Femi Falana, a prominent human rights activist and lawyer, has debunked reports insinuating that he received N28 million from Ibrahim Magu, the suspended acting Chairman of the Economic and Financial Crimes Commission (EFCC).
Falana, a Senior Advocate of Nigeria (SAN), made the rebuttal in a pre-action demand dated 12 July, which was addressed to a newspaper and signed by his lawyer, Adeyinka Olumide-Fusika (SAN).
The newspaper had cited a report published by the Federal Government-owned News Agency of Nigeria, which claimed to have obtained the final report of a prior presidential panel allegedly indicting Magu for being unable to account for the interest generated from N550bn cash recovered from 2015 to 2020.
Magu, who is currently facing a presidential panel led by Justice Ayo Salami (rtd), a former Court of Appeal President, was said by the report to have given the said sum to Falana, who it described as “a close associate and ally of the Acting Chairman”.
But Falana’s lawyer described the report as “damning against my client because his entire career as a lawyer has been devoted to fighting human rights abuses and corruption in high and low place”.
“So, to charge such a person with the imputations in your publication is not something that he can (in fairness to himself and the reputation he has worked for all his life) ignore despite that he is also a well-known advocate and defender of press freedom,” the letter read.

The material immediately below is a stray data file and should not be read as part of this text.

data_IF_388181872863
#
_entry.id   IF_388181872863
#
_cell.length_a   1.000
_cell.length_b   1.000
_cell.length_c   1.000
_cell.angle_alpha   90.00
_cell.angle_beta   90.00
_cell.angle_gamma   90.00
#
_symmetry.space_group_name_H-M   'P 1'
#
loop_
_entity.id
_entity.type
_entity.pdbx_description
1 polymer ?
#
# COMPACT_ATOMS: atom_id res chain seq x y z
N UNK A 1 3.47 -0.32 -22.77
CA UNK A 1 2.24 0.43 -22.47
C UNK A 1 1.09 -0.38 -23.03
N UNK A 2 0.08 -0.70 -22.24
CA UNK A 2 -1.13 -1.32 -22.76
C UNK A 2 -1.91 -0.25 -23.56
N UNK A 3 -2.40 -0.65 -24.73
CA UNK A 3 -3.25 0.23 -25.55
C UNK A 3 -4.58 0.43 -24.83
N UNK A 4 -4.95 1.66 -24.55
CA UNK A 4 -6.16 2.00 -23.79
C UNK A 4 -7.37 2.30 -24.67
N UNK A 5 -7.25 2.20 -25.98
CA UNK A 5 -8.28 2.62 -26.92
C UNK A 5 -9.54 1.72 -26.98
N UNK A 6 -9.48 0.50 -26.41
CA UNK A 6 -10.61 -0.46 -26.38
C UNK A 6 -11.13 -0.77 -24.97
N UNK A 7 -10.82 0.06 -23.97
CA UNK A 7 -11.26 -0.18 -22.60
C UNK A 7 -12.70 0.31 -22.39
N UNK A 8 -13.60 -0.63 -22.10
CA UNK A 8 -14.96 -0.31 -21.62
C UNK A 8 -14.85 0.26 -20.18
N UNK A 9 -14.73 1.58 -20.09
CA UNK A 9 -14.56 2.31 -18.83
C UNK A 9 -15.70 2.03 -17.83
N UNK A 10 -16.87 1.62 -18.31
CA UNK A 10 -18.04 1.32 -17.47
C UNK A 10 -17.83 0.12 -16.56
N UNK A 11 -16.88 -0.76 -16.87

Falana’s lawyer admitted that his client is a supporter and public advocate of the EFCC and other government agencies established to fight corruption in Nigeria, to the extent that he has not taken a case of any suspect against the EFCC.
The senior lawyer gave the newspaper 48 hours to retract the publication and apologise or face a defamation lawsuit.
“In the circumstance, my immediate instruction is to demand that you acknowledge your wrongdoing, expressly admit that what you imputed against my client was false, and apologise for your unprofessionalism and the damage you have caused to him.
“I do hope that you will, within the next 48 hours, comply with this gentlemanly request by publication on the front page of your newspaper. Failing compliance, my instruction is to issue a Writ in the tort of defamation in other to afford you an opportunity to prove what you imputed against his my client’s character,” the letter read.